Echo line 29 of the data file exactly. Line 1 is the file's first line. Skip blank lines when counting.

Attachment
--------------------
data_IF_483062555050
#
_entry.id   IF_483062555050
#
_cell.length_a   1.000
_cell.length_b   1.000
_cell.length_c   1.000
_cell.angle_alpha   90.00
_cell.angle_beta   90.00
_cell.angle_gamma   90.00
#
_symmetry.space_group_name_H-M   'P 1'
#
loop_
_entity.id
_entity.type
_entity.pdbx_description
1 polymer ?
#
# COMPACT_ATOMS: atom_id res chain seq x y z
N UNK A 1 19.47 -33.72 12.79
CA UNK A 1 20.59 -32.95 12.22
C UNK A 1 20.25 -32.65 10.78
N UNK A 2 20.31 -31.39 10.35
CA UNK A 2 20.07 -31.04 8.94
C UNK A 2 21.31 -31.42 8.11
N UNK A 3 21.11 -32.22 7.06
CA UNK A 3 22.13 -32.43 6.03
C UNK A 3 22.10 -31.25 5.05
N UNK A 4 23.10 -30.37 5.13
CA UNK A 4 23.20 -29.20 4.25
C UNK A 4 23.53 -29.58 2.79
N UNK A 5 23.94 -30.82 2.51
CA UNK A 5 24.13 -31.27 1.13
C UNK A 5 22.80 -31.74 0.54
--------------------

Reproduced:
C UNK A 3 22.10 -31.25 5.05